US & Canada

Trump travel ban: Policy adviser attacks US federal appeals court

Senior White House Advisor Stephen Miller waits to go on the air in the White House Briefing Room in Washington, U.S., February 12, 2017 Image copyright Reuters
Image caption Stephen Miller said Mr Trump's powers to order a travel ban were "beyond question"

A top White House adviser has attacked the US federal appeals court for upholding a ruling suspending Mr Trump's travel ban order.

Stephen Miller told US media the court ruling was a "judicial usurpation of power" and that "the president's powers here are beyond question".

The court rejected Mr Trump's attempt to reinstate the ban on Thursday.

His executive order barred citizens from seven mainly Muslim countries from entering the US.

The ban caused chaos at US airports and sparked protests across the country.

Several lawsuits have been filed against the ban, and a federal judge has issued a temporary nationwide block on the travel ban.

Mr Trump has said he may fight the case in the courts, but could also consider issuing a new executive order.

Image copyright AP
Image caption The appeal court ruling means visa holders from seven countries, including this three-year-old from Yemen, can enter the US again

Speaking on Fox News Sunday, Mr Miller accused the 9th US Circuit Court of Appeals, which upheld the block on Mr Trump's order, of "overreaching".

He also told ABC's This Week: "We have equal branches of government in this country. The judiciary is not supreme."

Under the US system of checks and balances, courts can declare laws, or acts by the president, unconstitutional.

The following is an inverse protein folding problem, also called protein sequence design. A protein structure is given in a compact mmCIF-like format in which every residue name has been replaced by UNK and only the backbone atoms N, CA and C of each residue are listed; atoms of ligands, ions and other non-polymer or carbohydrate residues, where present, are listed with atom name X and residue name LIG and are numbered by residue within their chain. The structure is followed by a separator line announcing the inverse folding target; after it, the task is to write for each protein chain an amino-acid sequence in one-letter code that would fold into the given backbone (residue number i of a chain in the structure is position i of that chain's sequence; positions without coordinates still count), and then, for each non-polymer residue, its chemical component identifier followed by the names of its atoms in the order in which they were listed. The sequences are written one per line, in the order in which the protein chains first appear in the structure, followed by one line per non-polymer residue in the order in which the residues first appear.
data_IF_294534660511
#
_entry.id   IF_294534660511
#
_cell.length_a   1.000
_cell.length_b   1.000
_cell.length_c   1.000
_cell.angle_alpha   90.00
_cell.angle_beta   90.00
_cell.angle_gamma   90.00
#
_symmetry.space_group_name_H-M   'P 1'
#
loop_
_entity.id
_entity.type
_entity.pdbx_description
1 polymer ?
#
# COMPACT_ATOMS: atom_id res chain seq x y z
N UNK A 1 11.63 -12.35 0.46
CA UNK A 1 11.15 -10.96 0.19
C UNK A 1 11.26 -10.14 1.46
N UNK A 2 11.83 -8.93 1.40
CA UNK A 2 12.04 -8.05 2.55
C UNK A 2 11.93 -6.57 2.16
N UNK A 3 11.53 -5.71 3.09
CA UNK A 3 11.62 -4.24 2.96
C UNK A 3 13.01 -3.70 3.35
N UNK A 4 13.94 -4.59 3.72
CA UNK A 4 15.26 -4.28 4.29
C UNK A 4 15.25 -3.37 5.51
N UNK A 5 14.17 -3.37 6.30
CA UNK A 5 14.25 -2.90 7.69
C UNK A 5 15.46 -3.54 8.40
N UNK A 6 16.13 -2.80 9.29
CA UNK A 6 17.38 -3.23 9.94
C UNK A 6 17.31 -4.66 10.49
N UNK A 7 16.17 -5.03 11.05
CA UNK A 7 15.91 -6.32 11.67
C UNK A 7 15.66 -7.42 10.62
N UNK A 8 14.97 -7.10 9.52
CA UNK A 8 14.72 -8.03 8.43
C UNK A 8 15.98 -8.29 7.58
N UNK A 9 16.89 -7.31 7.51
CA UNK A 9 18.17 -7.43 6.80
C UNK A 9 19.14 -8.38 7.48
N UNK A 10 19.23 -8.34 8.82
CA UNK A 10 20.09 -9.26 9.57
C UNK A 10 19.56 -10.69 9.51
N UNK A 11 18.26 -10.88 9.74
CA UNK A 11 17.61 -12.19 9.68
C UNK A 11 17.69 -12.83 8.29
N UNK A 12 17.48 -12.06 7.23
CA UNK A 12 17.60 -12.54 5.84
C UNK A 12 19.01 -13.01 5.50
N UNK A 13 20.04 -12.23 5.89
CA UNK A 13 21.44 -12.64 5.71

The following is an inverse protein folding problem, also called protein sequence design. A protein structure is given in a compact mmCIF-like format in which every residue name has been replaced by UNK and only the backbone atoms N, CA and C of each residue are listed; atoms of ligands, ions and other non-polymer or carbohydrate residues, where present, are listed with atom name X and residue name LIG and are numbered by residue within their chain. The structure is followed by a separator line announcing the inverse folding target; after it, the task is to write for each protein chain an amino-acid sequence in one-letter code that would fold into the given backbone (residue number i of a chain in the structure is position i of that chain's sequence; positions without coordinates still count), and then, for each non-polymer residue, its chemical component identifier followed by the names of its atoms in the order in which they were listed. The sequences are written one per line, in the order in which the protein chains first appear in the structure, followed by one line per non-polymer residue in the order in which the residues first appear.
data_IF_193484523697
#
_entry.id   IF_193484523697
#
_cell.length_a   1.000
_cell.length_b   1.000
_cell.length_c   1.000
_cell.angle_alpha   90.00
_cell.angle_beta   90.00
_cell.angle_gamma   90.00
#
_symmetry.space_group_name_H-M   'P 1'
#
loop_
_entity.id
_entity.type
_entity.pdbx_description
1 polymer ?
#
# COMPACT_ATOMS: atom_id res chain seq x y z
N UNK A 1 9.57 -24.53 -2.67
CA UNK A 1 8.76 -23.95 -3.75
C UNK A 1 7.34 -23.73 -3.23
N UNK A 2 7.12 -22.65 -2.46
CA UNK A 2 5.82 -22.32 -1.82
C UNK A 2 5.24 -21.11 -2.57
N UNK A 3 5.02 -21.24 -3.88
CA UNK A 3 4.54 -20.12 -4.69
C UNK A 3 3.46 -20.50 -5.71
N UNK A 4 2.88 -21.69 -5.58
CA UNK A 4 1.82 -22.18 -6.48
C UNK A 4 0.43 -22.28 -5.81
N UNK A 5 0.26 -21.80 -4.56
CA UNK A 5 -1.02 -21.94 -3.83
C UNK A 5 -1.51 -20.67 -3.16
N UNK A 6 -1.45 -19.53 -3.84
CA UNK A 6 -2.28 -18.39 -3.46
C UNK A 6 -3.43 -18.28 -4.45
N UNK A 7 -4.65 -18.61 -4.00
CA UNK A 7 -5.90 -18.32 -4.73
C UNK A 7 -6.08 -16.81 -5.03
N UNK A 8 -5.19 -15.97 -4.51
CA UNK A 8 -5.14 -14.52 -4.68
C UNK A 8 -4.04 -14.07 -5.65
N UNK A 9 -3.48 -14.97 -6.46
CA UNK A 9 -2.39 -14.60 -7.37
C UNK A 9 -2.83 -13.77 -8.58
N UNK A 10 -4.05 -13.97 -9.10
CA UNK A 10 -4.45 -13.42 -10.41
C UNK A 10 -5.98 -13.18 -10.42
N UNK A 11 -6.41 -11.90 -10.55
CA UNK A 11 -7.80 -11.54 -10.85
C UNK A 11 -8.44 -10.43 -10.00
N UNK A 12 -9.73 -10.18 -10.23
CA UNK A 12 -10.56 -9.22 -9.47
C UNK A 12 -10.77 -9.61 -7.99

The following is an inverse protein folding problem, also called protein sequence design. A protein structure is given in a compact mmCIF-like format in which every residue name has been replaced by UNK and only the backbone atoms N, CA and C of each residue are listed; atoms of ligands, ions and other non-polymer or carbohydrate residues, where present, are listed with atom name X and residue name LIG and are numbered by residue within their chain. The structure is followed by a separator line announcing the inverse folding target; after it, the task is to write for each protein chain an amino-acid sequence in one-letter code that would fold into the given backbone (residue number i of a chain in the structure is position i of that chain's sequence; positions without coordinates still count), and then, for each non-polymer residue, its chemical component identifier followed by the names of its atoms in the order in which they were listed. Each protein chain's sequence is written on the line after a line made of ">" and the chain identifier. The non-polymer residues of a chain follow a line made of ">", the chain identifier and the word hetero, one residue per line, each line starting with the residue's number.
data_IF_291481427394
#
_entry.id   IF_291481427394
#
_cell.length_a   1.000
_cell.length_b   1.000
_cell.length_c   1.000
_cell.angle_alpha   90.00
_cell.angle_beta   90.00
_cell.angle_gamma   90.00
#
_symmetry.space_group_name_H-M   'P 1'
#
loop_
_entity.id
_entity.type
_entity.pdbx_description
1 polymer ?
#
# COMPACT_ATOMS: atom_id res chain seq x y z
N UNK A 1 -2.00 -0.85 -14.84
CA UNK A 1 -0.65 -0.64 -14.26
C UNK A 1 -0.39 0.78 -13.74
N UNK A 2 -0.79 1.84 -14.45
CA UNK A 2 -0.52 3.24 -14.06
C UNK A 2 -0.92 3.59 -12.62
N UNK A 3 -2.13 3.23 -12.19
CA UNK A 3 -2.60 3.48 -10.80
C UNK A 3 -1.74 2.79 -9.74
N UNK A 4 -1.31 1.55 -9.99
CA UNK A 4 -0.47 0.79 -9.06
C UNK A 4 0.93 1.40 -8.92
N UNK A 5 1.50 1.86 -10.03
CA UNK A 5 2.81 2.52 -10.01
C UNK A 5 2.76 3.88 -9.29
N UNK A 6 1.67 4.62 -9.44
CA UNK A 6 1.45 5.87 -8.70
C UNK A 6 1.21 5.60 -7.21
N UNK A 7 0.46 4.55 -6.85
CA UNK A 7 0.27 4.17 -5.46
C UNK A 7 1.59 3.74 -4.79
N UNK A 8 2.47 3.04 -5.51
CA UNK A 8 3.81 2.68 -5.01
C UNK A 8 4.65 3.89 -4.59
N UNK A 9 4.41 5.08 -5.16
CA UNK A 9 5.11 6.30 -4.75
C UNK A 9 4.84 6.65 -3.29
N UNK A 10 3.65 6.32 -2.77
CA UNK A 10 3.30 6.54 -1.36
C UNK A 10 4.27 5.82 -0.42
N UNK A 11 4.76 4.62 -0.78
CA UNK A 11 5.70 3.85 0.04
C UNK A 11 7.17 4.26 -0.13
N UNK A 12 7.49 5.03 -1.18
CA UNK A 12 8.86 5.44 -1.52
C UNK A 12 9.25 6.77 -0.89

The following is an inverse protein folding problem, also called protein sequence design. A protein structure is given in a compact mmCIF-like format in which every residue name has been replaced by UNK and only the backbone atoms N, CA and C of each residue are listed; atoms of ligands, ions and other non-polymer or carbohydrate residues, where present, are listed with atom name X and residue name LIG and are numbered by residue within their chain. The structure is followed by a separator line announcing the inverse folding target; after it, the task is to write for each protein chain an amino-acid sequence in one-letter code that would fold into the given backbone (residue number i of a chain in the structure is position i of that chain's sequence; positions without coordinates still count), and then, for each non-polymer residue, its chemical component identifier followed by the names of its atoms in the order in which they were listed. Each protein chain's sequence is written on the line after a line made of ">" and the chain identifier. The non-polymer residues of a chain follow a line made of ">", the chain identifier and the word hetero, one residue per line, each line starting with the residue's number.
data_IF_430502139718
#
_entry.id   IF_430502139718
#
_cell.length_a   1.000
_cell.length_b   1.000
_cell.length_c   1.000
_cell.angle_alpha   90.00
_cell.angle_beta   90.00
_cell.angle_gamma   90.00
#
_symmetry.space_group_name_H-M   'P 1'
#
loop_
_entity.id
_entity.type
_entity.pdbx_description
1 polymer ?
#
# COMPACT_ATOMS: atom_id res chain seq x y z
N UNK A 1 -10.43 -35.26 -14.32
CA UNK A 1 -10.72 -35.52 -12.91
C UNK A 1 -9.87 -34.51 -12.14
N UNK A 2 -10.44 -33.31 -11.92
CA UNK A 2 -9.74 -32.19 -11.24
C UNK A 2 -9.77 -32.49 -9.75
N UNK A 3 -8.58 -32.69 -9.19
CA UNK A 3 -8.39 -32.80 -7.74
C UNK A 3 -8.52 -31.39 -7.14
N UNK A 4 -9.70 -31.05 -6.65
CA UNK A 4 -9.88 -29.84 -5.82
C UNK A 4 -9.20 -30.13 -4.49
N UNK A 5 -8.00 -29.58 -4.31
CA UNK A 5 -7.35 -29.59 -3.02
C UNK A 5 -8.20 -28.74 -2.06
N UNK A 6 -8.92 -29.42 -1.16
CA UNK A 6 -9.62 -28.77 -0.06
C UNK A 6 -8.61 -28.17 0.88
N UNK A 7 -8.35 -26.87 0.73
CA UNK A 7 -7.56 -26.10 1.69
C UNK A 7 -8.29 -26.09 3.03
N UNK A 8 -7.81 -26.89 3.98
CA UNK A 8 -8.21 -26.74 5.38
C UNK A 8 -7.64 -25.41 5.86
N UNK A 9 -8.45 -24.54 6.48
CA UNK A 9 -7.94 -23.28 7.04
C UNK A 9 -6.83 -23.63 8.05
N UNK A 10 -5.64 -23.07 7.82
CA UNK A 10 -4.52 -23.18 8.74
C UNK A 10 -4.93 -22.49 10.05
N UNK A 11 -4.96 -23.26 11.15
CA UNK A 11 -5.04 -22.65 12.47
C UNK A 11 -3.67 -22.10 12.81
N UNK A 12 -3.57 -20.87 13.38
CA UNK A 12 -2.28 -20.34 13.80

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Media captionPresident Trump's travel ban court battle explained

The US government has argued that the president is best placed to make decisions about national security, and that the ban does not discriminate against Muslims.

But upholding the suspension last week, the three appeals court three judges said that the government had provided "no evidence that any foreigner from the countries named in the order" had carried out a terrorist attack on US soil.

Lawsuits against the ban have been launched in 14 states.

The states of Washington and Minnesota have argued that the travel ban is unconstitutional and harmful to their residents, businesses and universities.

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Media captionThe US state with a deep fear of refugees

Washington State Attorney General Bob Ferguson told ABC on Sunday the current order was "unlawful" and had an "improper motive" because it was intended to discriminate against Muslims.

If necessary, he could ask government officials to testify, and examine "documents and emails to get behind what truly motivated that executive order", he added.


What did the executive order say?

  • nationals from Iraq, Syria, Iran, Libya, Somalia, Sudan and Yemen - even those with visas - banned from entering the US;
  • a temporary ban on all refugee admissions;
  • the reprioritisation of minority religion (interpreted to mean Christian) refugee claims;
  • a ban on all Syrian refugees;
  • a cap on total annual refugee admissions to the US of 50,000.